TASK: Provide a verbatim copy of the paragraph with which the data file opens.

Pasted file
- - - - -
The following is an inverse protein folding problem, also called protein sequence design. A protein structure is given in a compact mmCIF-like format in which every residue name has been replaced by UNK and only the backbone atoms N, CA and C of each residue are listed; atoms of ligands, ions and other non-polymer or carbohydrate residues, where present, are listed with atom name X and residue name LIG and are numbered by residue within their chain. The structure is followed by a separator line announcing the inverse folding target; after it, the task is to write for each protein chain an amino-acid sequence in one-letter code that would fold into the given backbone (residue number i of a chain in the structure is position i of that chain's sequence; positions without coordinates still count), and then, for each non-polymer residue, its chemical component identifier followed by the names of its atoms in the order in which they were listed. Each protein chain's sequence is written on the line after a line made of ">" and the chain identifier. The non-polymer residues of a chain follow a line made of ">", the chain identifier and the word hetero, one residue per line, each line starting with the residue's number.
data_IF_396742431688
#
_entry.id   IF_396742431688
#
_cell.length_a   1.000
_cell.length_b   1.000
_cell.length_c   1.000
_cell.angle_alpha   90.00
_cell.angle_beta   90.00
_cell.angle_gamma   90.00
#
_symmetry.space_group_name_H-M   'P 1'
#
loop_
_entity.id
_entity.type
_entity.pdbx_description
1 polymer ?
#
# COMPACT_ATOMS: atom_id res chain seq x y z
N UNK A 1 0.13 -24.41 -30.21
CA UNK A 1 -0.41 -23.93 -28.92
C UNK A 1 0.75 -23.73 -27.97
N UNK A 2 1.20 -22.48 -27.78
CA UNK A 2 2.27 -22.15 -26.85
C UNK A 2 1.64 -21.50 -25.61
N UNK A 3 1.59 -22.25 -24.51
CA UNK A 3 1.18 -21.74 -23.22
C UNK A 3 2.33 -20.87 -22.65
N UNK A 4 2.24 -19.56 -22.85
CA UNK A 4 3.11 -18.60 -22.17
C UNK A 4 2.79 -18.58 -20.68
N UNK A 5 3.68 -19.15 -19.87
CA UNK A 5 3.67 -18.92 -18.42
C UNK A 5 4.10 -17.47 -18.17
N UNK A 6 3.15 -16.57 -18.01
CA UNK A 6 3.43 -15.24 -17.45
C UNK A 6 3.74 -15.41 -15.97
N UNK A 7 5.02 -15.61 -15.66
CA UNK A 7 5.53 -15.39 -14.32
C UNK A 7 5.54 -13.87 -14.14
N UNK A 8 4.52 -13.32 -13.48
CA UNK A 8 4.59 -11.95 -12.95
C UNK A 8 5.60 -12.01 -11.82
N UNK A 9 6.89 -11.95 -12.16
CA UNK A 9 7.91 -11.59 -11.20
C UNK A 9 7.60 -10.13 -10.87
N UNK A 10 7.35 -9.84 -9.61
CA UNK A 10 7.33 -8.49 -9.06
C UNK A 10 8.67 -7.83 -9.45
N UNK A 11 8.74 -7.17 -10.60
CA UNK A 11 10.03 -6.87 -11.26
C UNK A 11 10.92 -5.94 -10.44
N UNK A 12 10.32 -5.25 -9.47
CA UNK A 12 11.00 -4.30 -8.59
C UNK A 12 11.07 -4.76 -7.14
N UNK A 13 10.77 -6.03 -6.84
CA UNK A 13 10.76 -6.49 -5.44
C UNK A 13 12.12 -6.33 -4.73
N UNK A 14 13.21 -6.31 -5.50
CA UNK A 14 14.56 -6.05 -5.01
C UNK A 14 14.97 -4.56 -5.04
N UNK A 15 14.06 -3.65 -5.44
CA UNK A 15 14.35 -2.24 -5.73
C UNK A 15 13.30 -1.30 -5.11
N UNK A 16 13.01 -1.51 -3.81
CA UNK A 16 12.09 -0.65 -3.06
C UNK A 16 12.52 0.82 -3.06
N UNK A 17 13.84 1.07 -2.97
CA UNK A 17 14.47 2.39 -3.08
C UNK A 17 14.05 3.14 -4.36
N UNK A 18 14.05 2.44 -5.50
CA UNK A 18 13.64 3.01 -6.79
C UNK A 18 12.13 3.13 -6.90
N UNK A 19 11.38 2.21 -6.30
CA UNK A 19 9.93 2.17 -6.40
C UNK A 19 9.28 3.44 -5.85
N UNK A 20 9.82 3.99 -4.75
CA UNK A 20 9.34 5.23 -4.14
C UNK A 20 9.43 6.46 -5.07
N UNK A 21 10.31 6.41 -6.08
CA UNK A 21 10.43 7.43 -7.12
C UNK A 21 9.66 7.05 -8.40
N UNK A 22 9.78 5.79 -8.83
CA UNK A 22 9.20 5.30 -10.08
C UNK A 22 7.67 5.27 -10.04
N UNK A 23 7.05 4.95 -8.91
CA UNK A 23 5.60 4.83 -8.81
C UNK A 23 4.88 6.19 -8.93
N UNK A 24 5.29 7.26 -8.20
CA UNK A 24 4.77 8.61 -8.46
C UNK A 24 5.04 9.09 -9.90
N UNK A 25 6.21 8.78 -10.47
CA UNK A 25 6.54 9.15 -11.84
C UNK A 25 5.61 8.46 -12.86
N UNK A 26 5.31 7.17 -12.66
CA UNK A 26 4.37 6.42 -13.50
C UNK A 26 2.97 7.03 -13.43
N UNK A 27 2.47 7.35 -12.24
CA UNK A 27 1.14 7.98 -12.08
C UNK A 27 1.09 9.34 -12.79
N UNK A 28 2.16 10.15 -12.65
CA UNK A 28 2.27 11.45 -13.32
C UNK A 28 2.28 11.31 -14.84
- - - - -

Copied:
The following is an inverse protein folding problem, also called protein sequence design. A protein structure is given in a compact mmCIF-like format in which every residue name has been replaced by UNK and only the backbone atoms N, CA and C of each residue are listed; atoms of ligands, ions and other non-polymer or carbohydrate residues, where present, are listed with atom name X and residue name LIG and are numbered by residue within their chain. The structure is followed by a separator line announcing the inverse folding target; after it, the task is to write for each protein chain an amino-acid sequence in one-letter code that would fold into the given backbone (residue number i of a chain in the structure is position i of that chain's sequence; positions without coordinates still count), and then, for each non-polymer residue, its chemical component identifier followed by the names of its atoms in the order in which they were listed. Each protein chain's sequence is written on the line after a line made of ">" and the chain identifier. The non-polymer residues of a chain follow a line made of ">", the chain identifier and the word hetero, one residue per line, each line starting with the residue's number.